AuthorMatthew Chapman/Sarah Prager/Jack Harding/Dominique Smith/Thomas Yarrow/Henk Soede

Chapter 8 Hotels

8.1 For a comprehensive monograph on hotel law, see D Grant, H Douglas and J Sharpley (2007) Hotel Law: A Concise Guide to the Law of Inns and Innkeepers, Northumbria Law Press, Newcastle (derived from a series of articles in the ITLJ 2005–07). The monograph provides references to a large number of additional illustrative cases and contains detailed historical discussion of the evolution of modern hoteliers’ liabilities and as such has been an invaluable reference in the production of the summary that follows in this chapter.


8.2 Within recent living memory a tour operator (who shall, as they say, be nameless) supplied a package holiday tour to South Africa to a small group of English tourists. The brochure had announced that while in Cape Town the tourists would be accommodated at a famously luxurious and historic five-star hotel – ‘or similar’ (as the brochure had it in a small footnote). History does not reveal what administrative problems the tour operator had, but at all events on arrival in Cape Town the group was taken to a different (and obviously lower grade) establishment in the suburbs 30 minutes drive or more from the intended luxury hotel. Many of the guests (already disappointed at their accommodation’s lack of sophistication) were surprised on waking the next day to see ranks of senior citizens exercising gently on a large tarmac courtyard. The guests had, in fact, been accommodated in an old people’s home. The tourists’ many complaints resulted in a criminal prosecution under the Trade Descriptions Act 1968 – one of the charges being centred on the allegation that when promised a hotel the visitors had not been provided with a hotel.

8.3 This allegation proved more problematical for the prosecuting authority than might at first appear. The dictionary1has it that a hotel is ‘an establishment providing accommodation and meals for payment’. The place where the tourists

1Concise Oxford Dictionary, Oxford University Press, Oxford.

332 Saggerson on Travel Law and Litigation

were taken was an establishment; it provided accommodation and it provided meals all for which the tourists paid. In addition, it had communal lounges, television and radio (though not in the rooms), a swimming pool, and gardens as well as some basic and gentle sports and leisure facilities. In what sense, the tour operator asked rhetorically, was this old people’s home not a hotel? The resulting acquittal on this charge could hardly be described as triumphant, but one suspects it was inevitable in the circumstances. The tourists had not been allocated to the hotel they had good reason to think they would be sent to and they, no doubt, had good claims for breach of contract. None of this altered the fact that it was not self-evident2that their establishment fell outside that wide definition of a hotel.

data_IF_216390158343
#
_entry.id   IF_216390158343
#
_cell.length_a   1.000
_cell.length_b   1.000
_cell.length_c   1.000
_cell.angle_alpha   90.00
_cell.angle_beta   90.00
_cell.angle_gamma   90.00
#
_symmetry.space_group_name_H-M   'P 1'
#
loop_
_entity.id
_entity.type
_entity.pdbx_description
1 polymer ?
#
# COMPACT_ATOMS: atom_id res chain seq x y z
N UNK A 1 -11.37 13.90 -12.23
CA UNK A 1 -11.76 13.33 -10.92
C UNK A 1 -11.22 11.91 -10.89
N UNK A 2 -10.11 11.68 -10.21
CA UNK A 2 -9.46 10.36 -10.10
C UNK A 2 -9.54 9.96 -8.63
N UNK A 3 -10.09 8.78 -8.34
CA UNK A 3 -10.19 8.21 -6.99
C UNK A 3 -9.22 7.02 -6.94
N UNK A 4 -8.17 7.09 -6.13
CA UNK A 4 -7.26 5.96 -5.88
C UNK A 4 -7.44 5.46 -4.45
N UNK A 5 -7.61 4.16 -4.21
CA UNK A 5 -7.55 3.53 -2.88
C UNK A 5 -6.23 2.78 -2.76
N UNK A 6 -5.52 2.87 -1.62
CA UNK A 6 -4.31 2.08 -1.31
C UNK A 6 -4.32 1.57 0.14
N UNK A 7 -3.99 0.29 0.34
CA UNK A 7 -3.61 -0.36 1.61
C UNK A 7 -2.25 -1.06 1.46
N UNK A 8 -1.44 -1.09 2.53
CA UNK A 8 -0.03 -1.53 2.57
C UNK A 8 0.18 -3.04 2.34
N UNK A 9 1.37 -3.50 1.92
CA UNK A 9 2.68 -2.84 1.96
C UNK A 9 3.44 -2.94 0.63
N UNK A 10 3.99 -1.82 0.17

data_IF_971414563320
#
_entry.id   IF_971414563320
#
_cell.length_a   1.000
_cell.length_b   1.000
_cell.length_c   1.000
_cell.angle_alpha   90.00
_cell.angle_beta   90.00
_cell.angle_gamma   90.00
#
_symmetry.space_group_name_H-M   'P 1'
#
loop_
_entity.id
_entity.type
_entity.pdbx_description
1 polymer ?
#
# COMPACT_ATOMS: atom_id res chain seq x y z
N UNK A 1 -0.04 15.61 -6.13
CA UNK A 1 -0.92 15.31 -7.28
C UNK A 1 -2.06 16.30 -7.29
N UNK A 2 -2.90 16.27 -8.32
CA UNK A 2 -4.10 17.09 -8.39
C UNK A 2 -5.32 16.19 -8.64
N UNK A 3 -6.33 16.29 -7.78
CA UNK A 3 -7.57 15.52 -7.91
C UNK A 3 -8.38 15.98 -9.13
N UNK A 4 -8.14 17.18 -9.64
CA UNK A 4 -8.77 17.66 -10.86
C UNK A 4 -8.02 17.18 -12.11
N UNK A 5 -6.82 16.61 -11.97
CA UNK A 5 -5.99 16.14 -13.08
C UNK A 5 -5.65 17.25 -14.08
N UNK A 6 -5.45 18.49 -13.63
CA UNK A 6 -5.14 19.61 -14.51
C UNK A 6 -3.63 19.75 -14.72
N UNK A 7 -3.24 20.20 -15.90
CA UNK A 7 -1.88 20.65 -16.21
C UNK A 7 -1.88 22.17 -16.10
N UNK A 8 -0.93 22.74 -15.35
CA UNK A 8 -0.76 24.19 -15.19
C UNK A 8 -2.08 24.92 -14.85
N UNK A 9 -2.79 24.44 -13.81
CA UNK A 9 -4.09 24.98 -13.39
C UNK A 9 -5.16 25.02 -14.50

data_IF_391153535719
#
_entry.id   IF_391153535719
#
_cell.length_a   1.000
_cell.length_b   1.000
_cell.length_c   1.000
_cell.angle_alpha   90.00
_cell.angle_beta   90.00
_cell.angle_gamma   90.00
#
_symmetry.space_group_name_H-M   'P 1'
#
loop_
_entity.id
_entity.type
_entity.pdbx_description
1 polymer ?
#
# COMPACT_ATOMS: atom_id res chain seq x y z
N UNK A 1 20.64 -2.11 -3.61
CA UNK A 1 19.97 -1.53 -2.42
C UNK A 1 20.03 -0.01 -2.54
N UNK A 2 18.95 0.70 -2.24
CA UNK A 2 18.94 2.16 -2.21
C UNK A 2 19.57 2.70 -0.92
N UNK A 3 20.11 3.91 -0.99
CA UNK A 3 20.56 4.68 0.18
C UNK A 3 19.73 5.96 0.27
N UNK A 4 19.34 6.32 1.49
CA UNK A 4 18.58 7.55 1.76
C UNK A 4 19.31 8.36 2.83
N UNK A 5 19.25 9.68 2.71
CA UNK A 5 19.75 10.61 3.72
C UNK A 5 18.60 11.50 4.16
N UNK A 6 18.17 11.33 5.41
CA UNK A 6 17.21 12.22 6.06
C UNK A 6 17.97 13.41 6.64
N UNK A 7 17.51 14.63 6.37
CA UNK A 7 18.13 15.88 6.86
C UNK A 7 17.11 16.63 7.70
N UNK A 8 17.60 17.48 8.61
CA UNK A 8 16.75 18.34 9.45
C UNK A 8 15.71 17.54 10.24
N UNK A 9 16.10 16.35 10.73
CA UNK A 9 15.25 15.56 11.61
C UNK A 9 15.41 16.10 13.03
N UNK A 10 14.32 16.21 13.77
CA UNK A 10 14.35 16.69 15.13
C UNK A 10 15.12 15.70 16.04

8.4 On the other hand consider Powell v Thomson Holidays Ltd.3Mrs Powell booked herself and her husband a half-board Thomsons ‘Late Deal’ in Majorca over the telephone from ‘Sharon’. Under the deal, the guests would take pot luck and be allocated accommodation of a minimum standard on arrival in Palma. Mrs Powell was adamant that she had been expressly told by the sales rep, Sharon, that the accommodation would be in ‘a hotel’, a fact the defendant denied. On arrival in Majorca the Powells were sent to the ‘Ivory Playa Apartments’, a complex with a bar, restaurant, room service, chambermaids and other facilities one might expect of a hotel. The Powells’ room had a bed, table and chairs, and a small kitchenette. The Powells were furious with their accommodation. They were convinced they had booked ‘a hotel’ and that they were in an apartment. Mrs Powell telephoned Thomsons’ 24-hour holiday line to complain. She was told that, if she wanted to move to a bona fide hotel she would have to pay the difference between her (very cheap) Late Deal and the brochure price for the hotel, and this was £700. The next morning the Powells booked themselves on the next flight home. In the afternoon they met the local tour representative and told him they were leaving.

8.5 On their return to the United Kingdom the Powells claimed the full cost of their holiday, plus the cost of the flight home. The defendant contended that no guarantees had been made about the accommodation, save that it would be of a minimum standard. The defendant argued that, even had a hotel been guaranteed, the ‘Ivory Playa Apartments’ provided all the services of a hotel and to all intents and purposes was a hotel. The defendant noted that there could have been no claim at all had the block called itself a ‘hotel’ and had the Powells not had a kitchenette in their room. The defendant argued that, had there been a breach of contract, damages should be calculated on a loss of amenity basis, and that any loss of amenity was very small indeed. Further, the Powells had behaved wholly

2Bearing in mind the criminal standard of proof.